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Wall Street analyst opinions on stocks making headlines in Tuesday's market
Goldman Sachs Group Inc.: Standard & Poor's equity analyst Matthew Albrecht kept a hold recommendation and $180 price target on shares of Goldman Sachs Group Inc. (GS) on Apr. 20.
Goldman, facing a fraud lawsuit from U.S. regulators, reported first-quarter earnings that surpassed analysts' estimates on Apr. 20 on record fixed-income trading revenue.
Net income at the most profitable investment bank in Wall Street history almost doubled to $3.46 billion, or $5.59 a share, from $1.81 billion, or $3.39, a year earlier, the company said in a statement. The average estimate of 23 analysts surveyed by Bloomberg was for $4.14 per share. Predictions ranged from $3.33 to $5.97.
In a posting on the S&P MarketScope service, Albrecht said Goldman's first-quarter earnings per share of $5.59 beat his $4.34 estimate. He noted that investment banking, asset management and securities fees declined sequentially, but "strong" trading, particularly in the fixed income, currency, and commodity (FICC) business, boosted revenues.
"Compensation accrued at just 43% of net revenues, well below our estimate, and we now expect similar accrual levels for the rest of 2010," Albrecht wrote.
The analyst raised a 2010 earnings per share (EPS) estimate for 2010 by 51 cents to $20.79, and established a 2011 estimate at $22.10. He said his $180 target price was 1.4 times projected book value, below Goldman's historical valuation "as litigation and regulatory risks remain".
International Business Machines Corp.: UBS Securities equity analyst Maynard Um maintained a neutral rating on shares of International Business Machines Corp. (IBM) on Apr. 20. He raised a price target on the shares to $142 from $138.
IBM, the world's largest computer-services provider, reported on Apr. 20 that total sales in the first quarter rose 5.3% to $22.9 billion. Adjusting for foreign-exchange fluctuations, or FX, revenue was little changed from a year earlier, IBM said. First-quarter net income rose to $2.6 billion, or $1.97 a share, from $2.3 billion, or $1.70, a year earlier, IBM said.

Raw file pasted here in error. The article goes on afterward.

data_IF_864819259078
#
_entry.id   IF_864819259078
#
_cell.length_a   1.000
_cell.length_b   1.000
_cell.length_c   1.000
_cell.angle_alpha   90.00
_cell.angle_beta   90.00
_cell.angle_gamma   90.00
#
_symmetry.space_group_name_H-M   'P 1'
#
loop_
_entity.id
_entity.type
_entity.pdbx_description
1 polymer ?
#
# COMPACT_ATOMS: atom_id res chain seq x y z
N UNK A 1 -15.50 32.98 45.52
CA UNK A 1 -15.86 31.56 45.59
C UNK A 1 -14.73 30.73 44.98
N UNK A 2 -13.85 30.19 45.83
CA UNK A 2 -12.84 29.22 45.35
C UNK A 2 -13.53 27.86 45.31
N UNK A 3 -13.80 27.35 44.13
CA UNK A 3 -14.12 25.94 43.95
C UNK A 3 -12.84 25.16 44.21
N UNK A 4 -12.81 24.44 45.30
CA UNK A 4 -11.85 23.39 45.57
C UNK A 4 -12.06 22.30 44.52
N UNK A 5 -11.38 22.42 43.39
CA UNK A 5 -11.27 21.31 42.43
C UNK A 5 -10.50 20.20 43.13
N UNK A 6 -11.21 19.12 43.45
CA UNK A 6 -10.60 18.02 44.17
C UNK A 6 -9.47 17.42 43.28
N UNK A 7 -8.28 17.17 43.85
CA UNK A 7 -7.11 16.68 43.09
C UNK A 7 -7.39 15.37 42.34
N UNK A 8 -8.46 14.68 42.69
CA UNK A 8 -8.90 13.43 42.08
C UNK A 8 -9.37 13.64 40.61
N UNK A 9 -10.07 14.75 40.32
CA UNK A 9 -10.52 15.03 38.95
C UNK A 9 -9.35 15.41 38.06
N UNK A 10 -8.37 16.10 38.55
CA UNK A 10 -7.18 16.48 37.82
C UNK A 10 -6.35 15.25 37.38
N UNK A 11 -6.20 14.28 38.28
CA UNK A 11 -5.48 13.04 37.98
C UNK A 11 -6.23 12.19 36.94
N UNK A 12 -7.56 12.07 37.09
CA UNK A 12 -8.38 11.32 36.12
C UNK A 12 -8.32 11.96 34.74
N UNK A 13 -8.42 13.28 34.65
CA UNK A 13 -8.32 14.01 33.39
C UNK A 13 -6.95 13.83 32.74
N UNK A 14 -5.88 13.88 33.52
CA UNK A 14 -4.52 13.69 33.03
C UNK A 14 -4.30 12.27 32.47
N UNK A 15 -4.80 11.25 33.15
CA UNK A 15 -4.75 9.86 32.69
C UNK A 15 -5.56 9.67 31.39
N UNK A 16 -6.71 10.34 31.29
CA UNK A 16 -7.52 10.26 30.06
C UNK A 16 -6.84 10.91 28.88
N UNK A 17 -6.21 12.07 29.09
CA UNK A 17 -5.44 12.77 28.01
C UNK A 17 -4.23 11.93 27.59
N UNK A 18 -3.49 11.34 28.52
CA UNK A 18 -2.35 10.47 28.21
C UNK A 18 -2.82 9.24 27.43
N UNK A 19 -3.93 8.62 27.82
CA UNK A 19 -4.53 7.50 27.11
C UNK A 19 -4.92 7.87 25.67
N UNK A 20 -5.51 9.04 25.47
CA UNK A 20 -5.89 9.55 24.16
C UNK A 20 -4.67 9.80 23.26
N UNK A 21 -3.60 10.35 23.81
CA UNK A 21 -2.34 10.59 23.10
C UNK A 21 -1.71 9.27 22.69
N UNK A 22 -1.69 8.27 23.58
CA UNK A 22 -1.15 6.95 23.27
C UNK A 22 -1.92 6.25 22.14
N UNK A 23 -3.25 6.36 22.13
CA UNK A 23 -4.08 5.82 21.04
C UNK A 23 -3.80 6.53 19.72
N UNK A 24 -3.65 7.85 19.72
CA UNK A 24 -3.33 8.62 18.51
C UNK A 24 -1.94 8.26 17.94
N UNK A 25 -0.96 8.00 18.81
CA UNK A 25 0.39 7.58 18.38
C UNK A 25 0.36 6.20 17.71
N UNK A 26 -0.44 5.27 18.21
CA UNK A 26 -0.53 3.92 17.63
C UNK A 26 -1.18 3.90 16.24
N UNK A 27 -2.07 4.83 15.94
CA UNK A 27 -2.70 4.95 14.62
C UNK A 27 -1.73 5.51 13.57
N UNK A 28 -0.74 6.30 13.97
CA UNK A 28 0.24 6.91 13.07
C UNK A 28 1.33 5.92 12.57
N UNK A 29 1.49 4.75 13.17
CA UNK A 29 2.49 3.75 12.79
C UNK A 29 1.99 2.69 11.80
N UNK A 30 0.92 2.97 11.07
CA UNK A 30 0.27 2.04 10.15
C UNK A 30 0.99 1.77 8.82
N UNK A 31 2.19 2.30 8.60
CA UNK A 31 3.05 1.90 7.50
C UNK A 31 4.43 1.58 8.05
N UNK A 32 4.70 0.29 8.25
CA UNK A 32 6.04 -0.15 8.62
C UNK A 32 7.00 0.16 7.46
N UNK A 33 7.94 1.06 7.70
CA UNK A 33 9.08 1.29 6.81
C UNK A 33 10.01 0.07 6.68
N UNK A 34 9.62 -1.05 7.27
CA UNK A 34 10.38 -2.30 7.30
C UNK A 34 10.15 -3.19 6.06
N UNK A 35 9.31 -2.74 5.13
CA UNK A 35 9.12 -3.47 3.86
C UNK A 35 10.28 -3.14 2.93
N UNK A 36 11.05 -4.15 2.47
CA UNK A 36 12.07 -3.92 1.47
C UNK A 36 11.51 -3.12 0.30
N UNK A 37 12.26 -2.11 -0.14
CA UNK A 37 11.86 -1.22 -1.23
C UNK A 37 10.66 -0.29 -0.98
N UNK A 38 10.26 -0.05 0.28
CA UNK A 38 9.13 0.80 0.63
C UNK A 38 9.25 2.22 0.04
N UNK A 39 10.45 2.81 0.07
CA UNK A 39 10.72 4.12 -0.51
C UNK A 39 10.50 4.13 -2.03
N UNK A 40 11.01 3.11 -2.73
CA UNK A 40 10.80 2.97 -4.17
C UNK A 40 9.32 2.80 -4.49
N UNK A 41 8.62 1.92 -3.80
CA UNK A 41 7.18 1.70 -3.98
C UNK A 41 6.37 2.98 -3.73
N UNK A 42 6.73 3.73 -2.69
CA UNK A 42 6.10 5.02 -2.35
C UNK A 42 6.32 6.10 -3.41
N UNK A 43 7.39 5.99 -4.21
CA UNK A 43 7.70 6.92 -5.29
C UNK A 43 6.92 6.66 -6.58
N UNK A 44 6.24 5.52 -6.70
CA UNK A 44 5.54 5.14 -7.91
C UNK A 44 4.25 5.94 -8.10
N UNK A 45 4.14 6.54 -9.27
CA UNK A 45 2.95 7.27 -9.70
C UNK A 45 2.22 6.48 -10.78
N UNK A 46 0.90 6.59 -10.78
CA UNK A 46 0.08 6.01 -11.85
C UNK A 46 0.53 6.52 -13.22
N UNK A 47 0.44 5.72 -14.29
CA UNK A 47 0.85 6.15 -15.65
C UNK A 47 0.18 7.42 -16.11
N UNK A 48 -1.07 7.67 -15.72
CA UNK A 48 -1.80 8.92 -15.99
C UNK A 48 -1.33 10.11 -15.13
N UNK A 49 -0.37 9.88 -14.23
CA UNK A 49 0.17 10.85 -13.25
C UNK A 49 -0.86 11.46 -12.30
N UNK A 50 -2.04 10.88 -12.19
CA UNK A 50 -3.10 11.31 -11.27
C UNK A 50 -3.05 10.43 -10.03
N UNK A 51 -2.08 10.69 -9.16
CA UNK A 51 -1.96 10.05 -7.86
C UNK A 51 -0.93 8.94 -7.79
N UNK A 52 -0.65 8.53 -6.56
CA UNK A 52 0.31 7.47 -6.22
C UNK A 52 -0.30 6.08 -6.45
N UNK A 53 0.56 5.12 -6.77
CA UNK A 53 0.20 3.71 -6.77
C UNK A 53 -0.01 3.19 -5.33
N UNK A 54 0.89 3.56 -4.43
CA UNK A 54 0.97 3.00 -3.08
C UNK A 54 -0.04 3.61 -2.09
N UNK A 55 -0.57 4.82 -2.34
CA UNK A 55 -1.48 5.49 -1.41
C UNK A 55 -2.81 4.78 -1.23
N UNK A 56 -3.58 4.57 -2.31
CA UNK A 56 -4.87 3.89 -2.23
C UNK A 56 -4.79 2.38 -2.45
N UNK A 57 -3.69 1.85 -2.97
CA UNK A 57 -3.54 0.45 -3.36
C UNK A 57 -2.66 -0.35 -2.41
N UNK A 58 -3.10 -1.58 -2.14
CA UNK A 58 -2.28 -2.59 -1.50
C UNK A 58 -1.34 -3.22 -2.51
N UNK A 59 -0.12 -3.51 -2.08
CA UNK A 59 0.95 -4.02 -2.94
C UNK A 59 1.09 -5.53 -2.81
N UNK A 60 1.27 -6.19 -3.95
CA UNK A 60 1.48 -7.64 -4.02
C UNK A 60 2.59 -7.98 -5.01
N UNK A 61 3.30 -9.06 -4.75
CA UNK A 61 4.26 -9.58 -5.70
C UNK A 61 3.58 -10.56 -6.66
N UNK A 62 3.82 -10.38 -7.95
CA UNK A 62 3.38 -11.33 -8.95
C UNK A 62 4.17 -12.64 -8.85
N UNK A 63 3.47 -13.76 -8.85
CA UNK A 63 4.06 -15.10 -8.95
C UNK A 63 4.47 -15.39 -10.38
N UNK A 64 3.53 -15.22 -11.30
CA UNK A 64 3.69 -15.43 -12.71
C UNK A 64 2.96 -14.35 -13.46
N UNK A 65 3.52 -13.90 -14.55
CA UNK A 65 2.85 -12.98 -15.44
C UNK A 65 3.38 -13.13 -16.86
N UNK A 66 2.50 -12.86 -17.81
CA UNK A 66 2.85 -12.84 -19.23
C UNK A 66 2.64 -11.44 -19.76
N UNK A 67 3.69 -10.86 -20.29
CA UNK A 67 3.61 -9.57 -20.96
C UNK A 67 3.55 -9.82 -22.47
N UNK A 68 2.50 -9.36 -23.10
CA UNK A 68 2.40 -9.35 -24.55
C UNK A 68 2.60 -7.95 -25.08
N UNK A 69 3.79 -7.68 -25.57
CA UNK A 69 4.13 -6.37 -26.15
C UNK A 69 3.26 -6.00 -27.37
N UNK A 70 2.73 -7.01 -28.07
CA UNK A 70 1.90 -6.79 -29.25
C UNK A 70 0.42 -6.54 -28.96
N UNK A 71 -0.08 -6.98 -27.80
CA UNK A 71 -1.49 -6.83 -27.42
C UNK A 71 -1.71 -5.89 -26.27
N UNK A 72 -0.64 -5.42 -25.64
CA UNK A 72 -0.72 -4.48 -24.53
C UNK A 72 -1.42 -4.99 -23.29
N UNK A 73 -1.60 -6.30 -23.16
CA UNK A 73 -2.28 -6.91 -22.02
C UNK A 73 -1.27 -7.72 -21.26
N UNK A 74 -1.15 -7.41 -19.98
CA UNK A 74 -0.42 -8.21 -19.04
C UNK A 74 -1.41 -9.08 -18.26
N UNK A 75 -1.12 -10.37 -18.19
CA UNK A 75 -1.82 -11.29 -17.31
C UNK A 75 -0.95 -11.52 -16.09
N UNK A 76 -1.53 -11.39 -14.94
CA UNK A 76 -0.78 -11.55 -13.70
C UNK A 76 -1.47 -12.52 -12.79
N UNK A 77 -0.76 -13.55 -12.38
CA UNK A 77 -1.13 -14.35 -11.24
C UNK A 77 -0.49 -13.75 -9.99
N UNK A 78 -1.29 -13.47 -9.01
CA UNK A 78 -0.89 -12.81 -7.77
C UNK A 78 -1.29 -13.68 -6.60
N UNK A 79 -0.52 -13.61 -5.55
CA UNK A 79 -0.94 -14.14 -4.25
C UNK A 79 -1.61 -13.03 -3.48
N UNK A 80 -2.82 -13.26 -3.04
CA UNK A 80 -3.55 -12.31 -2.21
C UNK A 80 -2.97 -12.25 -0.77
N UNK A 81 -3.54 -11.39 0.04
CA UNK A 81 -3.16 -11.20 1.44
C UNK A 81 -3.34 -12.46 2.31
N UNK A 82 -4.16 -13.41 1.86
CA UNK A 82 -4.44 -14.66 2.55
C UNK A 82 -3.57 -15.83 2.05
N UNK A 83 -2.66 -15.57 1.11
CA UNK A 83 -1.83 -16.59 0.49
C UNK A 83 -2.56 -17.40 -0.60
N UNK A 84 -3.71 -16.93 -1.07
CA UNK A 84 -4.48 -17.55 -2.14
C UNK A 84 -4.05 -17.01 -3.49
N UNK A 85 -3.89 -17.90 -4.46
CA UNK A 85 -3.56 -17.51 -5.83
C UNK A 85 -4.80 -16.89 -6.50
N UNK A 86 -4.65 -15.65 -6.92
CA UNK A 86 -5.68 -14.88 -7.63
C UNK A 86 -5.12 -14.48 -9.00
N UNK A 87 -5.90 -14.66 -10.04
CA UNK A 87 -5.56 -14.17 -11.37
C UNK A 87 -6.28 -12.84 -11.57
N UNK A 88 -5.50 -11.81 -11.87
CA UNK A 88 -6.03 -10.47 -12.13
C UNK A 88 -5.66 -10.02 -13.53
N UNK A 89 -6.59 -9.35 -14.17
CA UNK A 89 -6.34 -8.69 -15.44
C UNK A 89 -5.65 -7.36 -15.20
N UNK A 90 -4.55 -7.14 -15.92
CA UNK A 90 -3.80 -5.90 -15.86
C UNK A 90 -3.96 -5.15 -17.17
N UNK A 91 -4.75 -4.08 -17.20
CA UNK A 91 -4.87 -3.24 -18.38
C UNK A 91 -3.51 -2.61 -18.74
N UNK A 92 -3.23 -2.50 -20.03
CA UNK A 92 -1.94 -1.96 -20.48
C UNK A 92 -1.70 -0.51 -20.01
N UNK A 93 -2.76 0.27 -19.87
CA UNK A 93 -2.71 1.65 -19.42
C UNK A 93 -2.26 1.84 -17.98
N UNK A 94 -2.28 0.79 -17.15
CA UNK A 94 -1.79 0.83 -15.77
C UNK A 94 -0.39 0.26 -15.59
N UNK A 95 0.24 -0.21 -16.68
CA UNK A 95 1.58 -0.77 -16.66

IBM also said signings of first-quarter service contracts fell, signaling that spending on larger technology projects may not pick up until the second half of the year. Services signings, which account for more than half of total revenue, dropped about 2% to $12.3 billion, the company said. New contracts for application-management, which help clients maintain and develop software, slid 23%.
The company said profit this year will be $11.20 a share, up from a previous forecast of at least $11 a share. Analysts predicted $11.13 on average, based on estimates compiled by Bloomberg.
In a note, Um said he was "still looking for signs of sustainable revenue reacceleration" at IBM. "We continue to believe improved revenue growth is key to multiple expansion as material margin upside by segment may be challenging," he wrote.
Given expectations for "modestly" better margin expansion, Um raised estimates for 2010 to $99.4 billion in revenues from $99.0 billion, and EPS to $11.23 from $11.06; for 2011, he hiked estimates for revenues to $102.7 billion from $102.3 billion, and EPS to $11.86 from $11.73.
Marshal & Ilsley Corp.: Morgan Keegan equity analyst Robert Patten kept an outperform rating on shares of Marshal & Ilsley Corp. (MI) on Apr. 20.
On Apr. 20, M&I, Wisconsin's largest bank, said first-quarter lending margins improved and overdue loans eased. The first-quarter net loss of $115.4 million, or 27 cents a share, compared with analysts' average estimate for a loss of 40 cents in a Bloomberg survey.
In a note, Patten said M&I's first-quarter loss per share of 27 cents beat his estimate for a loss of 42 cents per share. He said the results showed a clear improvement in credit trends with both provisioning and credit-related overhead expenses down from the previous quarter. Patten also said the bank's reserve building also appears to be nearing an end, which, given the drop in non-performing loan inflows, should lead to declining provisioning expenses, allowing M&I to return to quarterly profitability over the coming quarters.
The analyst said he put his estimates under review pending management's Apr. 20 conference call with analysts. He said he recommends buying the stock, particularly since it had fallen around 7% since Apr. 14.
Monster Worldwide Inc.: Credit Suisse equity analyst John Blackledge raised a rating on shares of Monster Worldwide Inc. (MWW) to outperform from neutral on Apr. 20. He also raised a price target on the shares to $22 from $15.
Blackledge said in a note he expects improving unemployment, increasing job openings, hirings and resignations to drive accelerating operating conditions for the world's largest online-recruiting company in 2011 and 22012. He said he believes the market may be underestimating the acceleration in deferred revenue in the fourth quarter of 2009, which was up 15% sequentially.
The analyst raised 2011 estimates for revenue to $1.05 billion from $1.01 billion and for earnings before interest, taxes, depreciation and amortization, or EBITDA, to $171 million from $14million. He also hiked 2012 estimates for revenues to $1.23 billion from $1.18 billion and for EBITDA to $245 million from $211 million.